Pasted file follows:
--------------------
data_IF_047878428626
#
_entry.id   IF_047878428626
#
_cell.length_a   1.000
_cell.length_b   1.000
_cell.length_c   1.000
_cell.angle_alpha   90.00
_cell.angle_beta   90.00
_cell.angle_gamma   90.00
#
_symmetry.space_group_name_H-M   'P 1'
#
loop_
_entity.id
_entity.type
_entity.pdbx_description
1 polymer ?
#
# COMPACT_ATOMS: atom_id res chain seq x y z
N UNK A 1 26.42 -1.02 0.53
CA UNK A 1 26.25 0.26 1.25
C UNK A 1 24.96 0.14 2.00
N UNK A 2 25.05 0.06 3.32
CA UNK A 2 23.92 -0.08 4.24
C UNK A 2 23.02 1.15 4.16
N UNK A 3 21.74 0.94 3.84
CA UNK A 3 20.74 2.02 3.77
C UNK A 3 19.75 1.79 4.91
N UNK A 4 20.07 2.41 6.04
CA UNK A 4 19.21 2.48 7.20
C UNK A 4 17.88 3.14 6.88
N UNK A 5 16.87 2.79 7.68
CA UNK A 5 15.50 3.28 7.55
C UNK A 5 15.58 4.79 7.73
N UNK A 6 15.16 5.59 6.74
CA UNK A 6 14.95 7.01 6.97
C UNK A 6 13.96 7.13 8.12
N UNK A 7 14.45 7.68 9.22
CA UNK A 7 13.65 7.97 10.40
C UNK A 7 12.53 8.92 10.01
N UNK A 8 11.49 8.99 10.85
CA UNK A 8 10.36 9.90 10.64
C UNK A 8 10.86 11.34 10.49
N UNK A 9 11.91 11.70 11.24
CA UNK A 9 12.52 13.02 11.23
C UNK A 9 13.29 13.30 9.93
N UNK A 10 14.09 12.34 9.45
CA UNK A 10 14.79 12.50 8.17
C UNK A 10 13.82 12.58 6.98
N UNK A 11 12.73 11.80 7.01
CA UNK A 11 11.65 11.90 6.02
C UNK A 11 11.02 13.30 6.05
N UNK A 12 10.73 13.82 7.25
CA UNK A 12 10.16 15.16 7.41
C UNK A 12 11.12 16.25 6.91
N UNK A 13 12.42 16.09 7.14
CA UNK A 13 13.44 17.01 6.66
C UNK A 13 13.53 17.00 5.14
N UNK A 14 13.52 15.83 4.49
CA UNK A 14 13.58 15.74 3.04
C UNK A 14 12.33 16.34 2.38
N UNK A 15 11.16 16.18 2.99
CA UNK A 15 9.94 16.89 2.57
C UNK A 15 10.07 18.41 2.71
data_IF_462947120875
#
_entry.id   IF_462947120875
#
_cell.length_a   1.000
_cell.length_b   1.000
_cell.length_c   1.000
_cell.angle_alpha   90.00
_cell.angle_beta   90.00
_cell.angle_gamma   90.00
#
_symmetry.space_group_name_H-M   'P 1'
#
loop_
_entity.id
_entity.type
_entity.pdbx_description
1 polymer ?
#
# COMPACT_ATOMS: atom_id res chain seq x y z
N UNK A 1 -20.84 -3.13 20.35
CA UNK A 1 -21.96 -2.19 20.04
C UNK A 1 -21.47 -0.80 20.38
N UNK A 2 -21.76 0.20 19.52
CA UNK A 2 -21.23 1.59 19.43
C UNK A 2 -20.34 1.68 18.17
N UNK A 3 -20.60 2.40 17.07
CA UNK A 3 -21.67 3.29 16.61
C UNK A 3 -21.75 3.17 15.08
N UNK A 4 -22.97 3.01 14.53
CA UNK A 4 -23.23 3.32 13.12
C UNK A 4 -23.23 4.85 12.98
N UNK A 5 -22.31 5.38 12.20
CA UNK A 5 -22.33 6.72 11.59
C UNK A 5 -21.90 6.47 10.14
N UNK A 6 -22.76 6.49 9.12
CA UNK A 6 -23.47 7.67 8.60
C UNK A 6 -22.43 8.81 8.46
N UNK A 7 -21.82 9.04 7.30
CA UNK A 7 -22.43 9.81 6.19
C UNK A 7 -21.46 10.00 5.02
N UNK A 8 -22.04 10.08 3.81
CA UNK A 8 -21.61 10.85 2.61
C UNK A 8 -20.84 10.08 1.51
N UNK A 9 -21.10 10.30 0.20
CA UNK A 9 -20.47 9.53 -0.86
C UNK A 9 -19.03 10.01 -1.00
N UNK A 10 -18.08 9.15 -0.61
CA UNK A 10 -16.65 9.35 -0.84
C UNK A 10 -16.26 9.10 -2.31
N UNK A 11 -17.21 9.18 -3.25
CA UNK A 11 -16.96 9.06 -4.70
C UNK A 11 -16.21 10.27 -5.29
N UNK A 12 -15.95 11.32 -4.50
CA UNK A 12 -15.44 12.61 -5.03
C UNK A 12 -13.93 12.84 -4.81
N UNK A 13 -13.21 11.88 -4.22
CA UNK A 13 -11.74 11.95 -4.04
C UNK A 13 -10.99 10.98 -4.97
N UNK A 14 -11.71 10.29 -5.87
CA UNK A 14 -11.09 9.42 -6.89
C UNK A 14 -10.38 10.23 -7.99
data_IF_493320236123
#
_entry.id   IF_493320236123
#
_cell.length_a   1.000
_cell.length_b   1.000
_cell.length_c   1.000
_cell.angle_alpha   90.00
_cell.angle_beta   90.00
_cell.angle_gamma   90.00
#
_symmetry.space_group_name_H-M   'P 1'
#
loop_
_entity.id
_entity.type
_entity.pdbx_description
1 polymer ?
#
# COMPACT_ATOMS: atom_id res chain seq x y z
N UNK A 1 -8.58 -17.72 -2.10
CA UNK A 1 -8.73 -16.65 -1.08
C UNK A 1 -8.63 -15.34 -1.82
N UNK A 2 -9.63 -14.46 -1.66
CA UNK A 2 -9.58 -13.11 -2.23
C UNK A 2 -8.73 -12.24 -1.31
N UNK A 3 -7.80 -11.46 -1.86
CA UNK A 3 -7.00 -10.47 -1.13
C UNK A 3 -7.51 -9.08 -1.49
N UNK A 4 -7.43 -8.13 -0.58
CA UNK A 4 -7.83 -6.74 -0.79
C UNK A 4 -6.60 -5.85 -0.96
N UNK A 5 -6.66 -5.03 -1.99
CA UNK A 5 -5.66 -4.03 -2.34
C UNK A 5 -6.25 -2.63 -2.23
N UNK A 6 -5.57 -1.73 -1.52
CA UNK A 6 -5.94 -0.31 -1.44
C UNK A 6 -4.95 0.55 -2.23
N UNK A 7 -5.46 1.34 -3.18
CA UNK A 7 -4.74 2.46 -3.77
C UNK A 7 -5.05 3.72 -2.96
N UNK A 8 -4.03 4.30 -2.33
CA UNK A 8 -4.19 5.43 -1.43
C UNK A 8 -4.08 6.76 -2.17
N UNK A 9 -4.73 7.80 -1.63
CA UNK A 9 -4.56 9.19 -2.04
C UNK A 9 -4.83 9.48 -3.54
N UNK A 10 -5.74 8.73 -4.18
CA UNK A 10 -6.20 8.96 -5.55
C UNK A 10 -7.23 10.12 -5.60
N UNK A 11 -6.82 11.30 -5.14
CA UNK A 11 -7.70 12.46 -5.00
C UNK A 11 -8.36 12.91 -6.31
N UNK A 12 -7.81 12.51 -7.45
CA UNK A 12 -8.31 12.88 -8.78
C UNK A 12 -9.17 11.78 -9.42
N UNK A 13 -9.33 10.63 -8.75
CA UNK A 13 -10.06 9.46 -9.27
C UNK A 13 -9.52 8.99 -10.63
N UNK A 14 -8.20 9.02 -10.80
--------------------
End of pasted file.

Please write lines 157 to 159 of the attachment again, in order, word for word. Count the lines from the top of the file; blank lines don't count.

N UNK A 4 -7.43 -8.13 -0.58
CA UNK A 4 -7.83 -6.74 -0.79
C UNK A 4 -6.60 -5.85 -0.96